Uncovered – 5 ways you may be killing your end mill!
End mills are important parts of your milling machines. These rotating cutting tools serve a number of purposes from making shapes and holes to profiling, contouring and other drilling applications.
As usage persists, your end mill may become dull, blunt, deformed or even break. The best machinists know that a blunt or deformed too can limit productivity, accuracy and precision. If you’re to keep your end mills at top shape, you will need to know all the things you could be doing to damage them. Today, we uncover 7 ways that you may unknowingly be killing your end mills.
1. Running at the wrong speed
Before you start running your machine, it is very important that you have an idea of the appropriate speed for the project. Running your tool too fast predisposes you to having a tool failure or less-than-optimal chip size. Too slow may also mean rough finish that is devoid of accuracy or may result in a deflection. Whatever the case may be, running too fast or too slow can have adverse effects on your end mill
2. Not using High efficiency milling
There are many views when it comes to roughing techniques. While traditional roughing is usually preferred for its optimal delivery and performance, Higher efficiency milling generally delivers better output. This is because HEM techniques are optimized to spread wear uniformly, disperses heat and has a far lower rate of tool failure. Using HEM allows for prototype plastic parts because of this uniform approach, lower radial depth of cut and higher axial depth of cut. Traditional roughing on the other hand doesn’t spread wear uniformly and may leave some parts of your end-mill chipped than others.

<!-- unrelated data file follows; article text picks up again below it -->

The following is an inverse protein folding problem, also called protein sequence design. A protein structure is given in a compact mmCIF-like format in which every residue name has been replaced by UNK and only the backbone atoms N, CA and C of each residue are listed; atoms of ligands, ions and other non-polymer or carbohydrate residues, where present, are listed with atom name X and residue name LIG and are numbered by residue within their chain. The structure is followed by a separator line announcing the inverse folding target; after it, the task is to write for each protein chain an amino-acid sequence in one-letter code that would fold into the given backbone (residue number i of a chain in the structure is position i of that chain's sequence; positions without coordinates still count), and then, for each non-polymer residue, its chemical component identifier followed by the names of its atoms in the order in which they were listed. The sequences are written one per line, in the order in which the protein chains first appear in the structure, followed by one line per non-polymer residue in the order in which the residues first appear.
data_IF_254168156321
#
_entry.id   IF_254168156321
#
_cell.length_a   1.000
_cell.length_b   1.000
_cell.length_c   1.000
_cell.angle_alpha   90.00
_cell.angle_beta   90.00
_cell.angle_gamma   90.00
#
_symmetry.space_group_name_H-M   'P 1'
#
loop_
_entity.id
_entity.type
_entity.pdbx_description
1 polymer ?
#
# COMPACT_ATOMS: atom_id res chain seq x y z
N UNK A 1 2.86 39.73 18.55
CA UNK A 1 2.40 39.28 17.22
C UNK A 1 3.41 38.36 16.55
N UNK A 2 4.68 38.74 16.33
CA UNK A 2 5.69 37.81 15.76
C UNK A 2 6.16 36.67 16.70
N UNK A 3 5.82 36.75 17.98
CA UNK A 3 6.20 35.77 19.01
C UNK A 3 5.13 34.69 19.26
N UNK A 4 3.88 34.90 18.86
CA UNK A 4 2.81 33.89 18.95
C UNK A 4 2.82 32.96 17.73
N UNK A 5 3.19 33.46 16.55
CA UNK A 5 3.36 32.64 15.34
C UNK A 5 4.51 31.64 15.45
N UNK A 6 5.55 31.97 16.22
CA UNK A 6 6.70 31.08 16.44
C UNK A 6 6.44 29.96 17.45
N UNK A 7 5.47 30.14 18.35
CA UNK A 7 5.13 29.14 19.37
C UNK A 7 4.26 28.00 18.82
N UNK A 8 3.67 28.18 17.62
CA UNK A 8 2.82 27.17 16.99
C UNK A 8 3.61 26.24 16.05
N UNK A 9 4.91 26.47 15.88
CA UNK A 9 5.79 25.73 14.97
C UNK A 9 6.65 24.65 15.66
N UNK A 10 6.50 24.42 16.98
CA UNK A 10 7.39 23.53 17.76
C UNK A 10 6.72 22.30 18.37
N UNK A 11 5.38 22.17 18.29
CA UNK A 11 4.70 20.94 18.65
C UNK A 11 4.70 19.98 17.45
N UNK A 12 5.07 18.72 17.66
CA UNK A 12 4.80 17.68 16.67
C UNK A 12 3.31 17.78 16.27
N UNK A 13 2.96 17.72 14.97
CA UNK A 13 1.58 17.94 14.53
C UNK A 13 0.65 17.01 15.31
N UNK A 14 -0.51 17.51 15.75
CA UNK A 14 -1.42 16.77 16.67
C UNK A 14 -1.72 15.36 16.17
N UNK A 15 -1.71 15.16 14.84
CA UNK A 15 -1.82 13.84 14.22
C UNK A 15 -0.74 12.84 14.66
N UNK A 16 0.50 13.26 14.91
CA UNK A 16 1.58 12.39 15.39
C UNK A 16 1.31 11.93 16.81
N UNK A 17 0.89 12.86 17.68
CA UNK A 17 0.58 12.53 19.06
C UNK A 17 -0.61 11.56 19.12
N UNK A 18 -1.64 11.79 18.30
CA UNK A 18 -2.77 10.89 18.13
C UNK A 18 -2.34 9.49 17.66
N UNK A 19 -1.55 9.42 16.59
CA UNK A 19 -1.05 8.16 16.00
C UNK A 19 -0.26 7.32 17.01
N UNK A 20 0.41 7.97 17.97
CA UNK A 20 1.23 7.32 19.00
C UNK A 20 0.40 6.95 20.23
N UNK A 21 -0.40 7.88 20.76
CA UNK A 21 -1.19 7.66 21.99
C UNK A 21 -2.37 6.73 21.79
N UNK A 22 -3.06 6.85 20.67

3. Improper feed rates
Although feed rate may vary from job to job, running your end mill too slow of the feed rate can greatly accelerate your tool wear. When you run your end mill tool at a rate too fast for the feed, you are also more likely to get a tool break of fracture.
4. Poor tool handling
Improper tool handling may cut across your general maintenance of your tools or your ability to position and time parameters such as feed and speed rate. It can also refer to the inability or constant failure to have a firm connection between the machine and the end mill being in use. A poor machine-tool connection will not only lead to instances of tool pull outs, run outs or scraped parts, but will most likely also affect the material or surface you are working on.
Asides frequent cleaning and maintenance of your tooling parts, strive to have more points of contact between your tool shank and tool.
5. Not coating your end mill and prototype plastic parts
The benefits of a properly coated tool part are innumerable. A tool that is properly coated to matched the type of jobs it is used on will have a longer life span than its bare counterparts.
Coating slows natural wear and tear in your tools because of the added lubricity. Some forms of coating may also deliver more strength to the tool and provide abrasion resistance. Although the price of coating all your tools may be initially heavy on the pocket, the prolonged life span will see you get value for money with reduced maintenance cost, no breakage, chip packing or cutting-edge build-up to deliver excellent performance on all your projects.
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